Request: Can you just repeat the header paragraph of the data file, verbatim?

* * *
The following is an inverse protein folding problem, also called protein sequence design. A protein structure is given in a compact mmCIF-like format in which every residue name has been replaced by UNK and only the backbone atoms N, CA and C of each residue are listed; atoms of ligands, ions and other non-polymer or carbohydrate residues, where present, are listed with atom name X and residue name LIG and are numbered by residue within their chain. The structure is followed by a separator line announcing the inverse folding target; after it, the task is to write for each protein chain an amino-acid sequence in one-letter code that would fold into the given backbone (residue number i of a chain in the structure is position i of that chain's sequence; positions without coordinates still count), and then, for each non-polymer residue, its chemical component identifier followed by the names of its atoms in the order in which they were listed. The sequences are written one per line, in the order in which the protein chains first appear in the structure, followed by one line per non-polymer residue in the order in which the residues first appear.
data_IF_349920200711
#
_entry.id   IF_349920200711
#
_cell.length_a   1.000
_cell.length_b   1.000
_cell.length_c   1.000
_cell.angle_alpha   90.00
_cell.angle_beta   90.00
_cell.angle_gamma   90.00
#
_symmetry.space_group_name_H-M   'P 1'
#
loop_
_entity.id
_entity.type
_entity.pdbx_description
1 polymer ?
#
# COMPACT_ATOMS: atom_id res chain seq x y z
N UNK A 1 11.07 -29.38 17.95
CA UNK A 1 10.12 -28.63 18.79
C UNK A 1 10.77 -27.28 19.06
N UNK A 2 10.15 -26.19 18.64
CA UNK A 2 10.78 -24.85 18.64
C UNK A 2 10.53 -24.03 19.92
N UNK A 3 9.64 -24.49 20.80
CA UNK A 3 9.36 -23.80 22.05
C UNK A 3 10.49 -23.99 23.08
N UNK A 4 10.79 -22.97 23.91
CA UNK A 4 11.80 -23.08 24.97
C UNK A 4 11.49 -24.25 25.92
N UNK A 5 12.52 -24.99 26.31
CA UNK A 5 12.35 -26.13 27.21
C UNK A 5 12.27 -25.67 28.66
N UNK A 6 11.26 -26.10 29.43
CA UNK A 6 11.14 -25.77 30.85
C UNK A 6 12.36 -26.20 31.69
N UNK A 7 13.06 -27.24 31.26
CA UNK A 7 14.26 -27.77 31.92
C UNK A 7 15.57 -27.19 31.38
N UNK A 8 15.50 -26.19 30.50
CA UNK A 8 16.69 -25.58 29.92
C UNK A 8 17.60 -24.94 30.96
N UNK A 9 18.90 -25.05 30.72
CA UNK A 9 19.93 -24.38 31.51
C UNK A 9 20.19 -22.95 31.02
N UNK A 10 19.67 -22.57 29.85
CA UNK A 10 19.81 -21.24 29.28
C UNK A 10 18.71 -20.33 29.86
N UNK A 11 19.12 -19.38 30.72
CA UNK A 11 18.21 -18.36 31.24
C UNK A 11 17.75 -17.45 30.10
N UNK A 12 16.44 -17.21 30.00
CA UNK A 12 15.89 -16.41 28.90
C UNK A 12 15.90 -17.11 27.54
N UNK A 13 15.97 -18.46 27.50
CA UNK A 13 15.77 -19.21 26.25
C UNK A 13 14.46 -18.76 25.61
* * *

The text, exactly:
The following is an inverse protein folding problem, also called protein sequence design. A protein structure is given in a compact mmCIF-like format in which every residue name has been replaced by UNK and only the backbone atoms N, CA and C of each residue are listed; atoms of ligands, ions and other non-polymer or carbohydrate residues, where present, are listed with atom name X and residue name LIG and are numbered by residue within their chain. The structure is followed by a separator line announcing the inverse folding target; after it, the task is to write for each protein chain an amino-acid sequence in one-letter code that would fold into the given backbone (residue number i of a chain in the structure is position i of that chain's sequence; positions without coordinates still count), and then, for each non-polymer residue, its chemical component identifier followed by the names of its atoms in the order in which they were listed. The sequences are written one per line, in the order in which the protein chains first appear in the structure, followed by one line per non-polymer residue in the order in which the residues first appear.